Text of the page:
Three Mobile Tech Predictions for 2010

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This year I am doing something a bit different than I have done in the past. Rather than make shotgun predictions covering a wide mobile tech range, this year I am going to offer up what I think will be the three biggest things in mobile tech for next year. These three predictions may surprise you, and they cover the Apple Tablet (or lack thereof), the Google Computer and the smartphonification of the mainstream.

No Apple Tablet in 2010. Why do I think that Apple will not release the long-rumored, oft-discussed magical tablet? Let me back up a bit and qualify that statement. I don’t believe Apple will release the iTablet (or whatever it would be called) until very late 2010 at the earliest. If it shows up at all it will be too late to make any impact in 2010. I can not remember ever having a single product generate so much speculation and rumors about its features, pricing and even a rumor that it is delayed. I don’t know how a product that doesn’t exist and has not been announced can be late. Only in the mobile tech world.

So why will the famed tablet not appear? I believe that Apple wants to release such a tablet, but have discovered that it is incredibly difficult to do so and do it right. Steve Jobs has long made it clear that producing a product without a keyboard is not something Apple would do. I think that for an Apple tablet to hit the market it must address the sticky problem of text input without a keyboard. I don’t believe that the smart people at Apple have figured out how to handle long text entries without a keyboard any better than Microsoft. Apple knows that to release a tablet it must be ground-breaking, or it will be compared to the Microsoft Tablet PC. The Tablet PC has not set the world on fire, and it has a few years headstart; Apple must surpass it by a long shot out of the box.

Apple will have to surprise and innovate its way into a giant tablet launch, and that’s what they will do. I just don’t think they will be ready to do that next year, and to be fair, their position in various markets is so good there’s no rush. We enthusiasts are in a hurry to see the tablet, but frankly Apple can take its time and do it right.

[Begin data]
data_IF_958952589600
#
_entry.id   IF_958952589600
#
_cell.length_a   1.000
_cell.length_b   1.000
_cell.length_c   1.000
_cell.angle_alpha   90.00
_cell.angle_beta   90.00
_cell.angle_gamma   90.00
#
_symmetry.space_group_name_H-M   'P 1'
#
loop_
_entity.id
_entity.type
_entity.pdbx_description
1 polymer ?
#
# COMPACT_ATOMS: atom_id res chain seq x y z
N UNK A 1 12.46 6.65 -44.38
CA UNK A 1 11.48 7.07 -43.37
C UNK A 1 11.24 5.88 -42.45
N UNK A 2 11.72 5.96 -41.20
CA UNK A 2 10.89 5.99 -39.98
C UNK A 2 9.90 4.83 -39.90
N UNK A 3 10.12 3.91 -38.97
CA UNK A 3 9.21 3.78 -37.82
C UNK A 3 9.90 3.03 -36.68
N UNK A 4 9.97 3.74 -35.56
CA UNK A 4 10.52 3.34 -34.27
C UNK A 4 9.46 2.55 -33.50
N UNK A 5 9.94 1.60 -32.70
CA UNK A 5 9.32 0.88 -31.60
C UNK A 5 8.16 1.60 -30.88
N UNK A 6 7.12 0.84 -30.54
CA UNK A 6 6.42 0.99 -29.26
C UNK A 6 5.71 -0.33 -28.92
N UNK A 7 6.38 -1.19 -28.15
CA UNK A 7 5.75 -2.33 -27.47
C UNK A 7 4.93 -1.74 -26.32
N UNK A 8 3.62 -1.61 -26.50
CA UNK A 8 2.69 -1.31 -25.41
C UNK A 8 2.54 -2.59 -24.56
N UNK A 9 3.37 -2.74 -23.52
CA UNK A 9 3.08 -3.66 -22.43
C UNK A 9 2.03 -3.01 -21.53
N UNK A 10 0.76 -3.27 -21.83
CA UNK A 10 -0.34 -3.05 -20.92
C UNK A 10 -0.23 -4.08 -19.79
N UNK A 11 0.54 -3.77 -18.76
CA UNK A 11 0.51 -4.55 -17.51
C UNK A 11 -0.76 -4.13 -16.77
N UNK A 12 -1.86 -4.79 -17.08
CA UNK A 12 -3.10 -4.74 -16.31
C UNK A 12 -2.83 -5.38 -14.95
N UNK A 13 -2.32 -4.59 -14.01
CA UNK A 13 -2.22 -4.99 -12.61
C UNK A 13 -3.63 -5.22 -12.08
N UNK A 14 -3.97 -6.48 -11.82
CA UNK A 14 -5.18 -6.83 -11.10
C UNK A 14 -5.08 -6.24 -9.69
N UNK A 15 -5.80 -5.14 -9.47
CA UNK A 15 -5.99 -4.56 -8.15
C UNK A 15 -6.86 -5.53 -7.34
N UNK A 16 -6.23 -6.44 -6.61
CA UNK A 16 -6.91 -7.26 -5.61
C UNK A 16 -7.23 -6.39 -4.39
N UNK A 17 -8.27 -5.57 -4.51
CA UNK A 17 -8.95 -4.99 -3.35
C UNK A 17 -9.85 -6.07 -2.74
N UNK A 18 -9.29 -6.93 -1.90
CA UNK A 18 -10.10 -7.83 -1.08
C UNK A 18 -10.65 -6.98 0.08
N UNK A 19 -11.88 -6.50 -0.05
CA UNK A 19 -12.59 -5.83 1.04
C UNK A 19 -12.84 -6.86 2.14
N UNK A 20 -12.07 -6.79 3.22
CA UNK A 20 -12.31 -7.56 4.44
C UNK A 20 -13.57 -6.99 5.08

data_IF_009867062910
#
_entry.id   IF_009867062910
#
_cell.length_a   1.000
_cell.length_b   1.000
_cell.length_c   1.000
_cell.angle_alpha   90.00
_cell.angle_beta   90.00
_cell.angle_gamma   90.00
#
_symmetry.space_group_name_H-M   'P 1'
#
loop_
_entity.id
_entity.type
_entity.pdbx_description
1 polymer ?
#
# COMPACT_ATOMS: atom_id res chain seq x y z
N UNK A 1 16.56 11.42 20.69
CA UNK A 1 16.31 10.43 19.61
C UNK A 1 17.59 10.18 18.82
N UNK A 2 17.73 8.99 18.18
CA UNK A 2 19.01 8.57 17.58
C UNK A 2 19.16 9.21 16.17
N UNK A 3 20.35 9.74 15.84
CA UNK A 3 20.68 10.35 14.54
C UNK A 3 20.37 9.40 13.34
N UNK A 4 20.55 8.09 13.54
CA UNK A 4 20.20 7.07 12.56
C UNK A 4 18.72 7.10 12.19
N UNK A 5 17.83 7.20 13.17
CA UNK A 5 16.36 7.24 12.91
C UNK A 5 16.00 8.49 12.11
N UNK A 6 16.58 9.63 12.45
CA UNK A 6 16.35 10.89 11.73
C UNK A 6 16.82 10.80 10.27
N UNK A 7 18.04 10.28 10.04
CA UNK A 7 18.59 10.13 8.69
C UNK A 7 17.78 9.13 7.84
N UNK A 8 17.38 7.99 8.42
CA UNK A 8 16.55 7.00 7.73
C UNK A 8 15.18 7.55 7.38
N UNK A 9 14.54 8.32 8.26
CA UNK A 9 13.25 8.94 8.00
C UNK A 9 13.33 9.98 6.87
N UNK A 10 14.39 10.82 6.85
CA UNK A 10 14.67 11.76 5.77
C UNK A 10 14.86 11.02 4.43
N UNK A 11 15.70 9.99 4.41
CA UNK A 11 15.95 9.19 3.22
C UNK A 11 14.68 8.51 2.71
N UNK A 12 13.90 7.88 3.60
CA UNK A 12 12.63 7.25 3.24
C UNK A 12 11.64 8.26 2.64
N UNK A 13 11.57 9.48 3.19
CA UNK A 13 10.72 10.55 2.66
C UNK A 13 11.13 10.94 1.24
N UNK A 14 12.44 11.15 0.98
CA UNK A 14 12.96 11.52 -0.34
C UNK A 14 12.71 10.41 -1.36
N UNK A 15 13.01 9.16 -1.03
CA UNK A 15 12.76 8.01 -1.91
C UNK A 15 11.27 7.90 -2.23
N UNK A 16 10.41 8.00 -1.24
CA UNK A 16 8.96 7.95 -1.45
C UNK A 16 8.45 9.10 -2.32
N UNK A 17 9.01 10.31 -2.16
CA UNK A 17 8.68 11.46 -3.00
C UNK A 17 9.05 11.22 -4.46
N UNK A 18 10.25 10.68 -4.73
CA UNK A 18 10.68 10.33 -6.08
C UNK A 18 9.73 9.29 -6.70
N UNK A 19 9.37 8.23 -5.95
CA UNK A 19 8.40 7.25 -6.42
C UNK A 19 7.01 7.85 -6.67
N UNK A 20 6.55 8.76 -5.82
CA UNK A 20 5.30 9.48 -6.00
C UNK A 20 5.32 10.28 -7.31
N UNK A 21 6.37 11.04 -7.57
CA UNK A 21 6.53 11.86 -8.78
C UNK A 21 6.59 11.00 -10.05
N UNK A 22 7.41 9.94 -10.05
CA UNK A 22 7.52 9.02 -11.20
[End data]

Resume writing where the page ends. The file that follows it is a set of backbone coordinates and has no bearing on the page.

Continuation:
Google Computers will appear, maybe even for free. Google shook up the tech world with the recent announcement of the Chrome OS. This OS is basically a browser on a netbook, with few frills. Google is using the Chrome OS to show that its cloud is the way to go for mainstream consumers. The browser is enough, in other words.

The tech community is already decrying the limits of a “super-browser”, but where Chrome OS is going to set things on its ear is through the mainstream. Google is going to aim Chrome right at the non-techie crowd, and they will do so through the offering next year of the “Google Computer.” To Aunt Sally and Uncle Leo these systems are not going to be “netbooks” or “Web computers”, they are simply going to be Google Computers. They will do all the things that regular folks want them to do, and right out of the box.

I believe the Google Computers will be sold in mainstream retail outlets like Target and Wal-Mart. Google will get some heavyweight partners to build them, and they will price them as low as $100. How will they do that? Through advertising that Google can do in the Chrome browser in a way that consumers are already used to seeing. Let’s face it, Google ads are already all over the web, and it will be quite easy for Google and partners to put them throughout the Google Computer experience. Google has a huge web presence, and I foresee special ad-supported versions of Google sites that will be dished up to computers identified as “Google Computers”. For a free or near free computer, Sally and Leo will be happy to put up with them.

Smartphone adoption will start driving down data plan costs. The gap between the smartphone and featurephone is already narrowing tremendously. Next year I believe that more consumers than ever will demand the ability to interact fully with the mobile web on their phones. Smartphone sales will continue to skyrocket, and carriers are going to realize that they must make the mobile web available at low cost, or lose customers to competitors.

Mainstream consumers don’t care about “smartphones”, or any other technical designation. They just want their phone to do the things they want to do on the web, and they will demand it at a reasonable cost. Next year we will start to see major carriers making pricing concessions on data plans. They won’t do it willingly, but will do it to keep customers from deserting to competitors. There will likely be a carrier that is willing to go first in this regard, and this carrier will offer a web phone with a decent monthly cost. This will open the floodgates to others following suit.

Mainstream consumers have never expressed an interest in surfing the web on their phones, but the acceptance of social networks like Twitter, Facebook and MySpace have pushed the web to the must-have list of phone features. Carriers will grudgingly accept that, and figure out ways to generate revenue other than the data plan.

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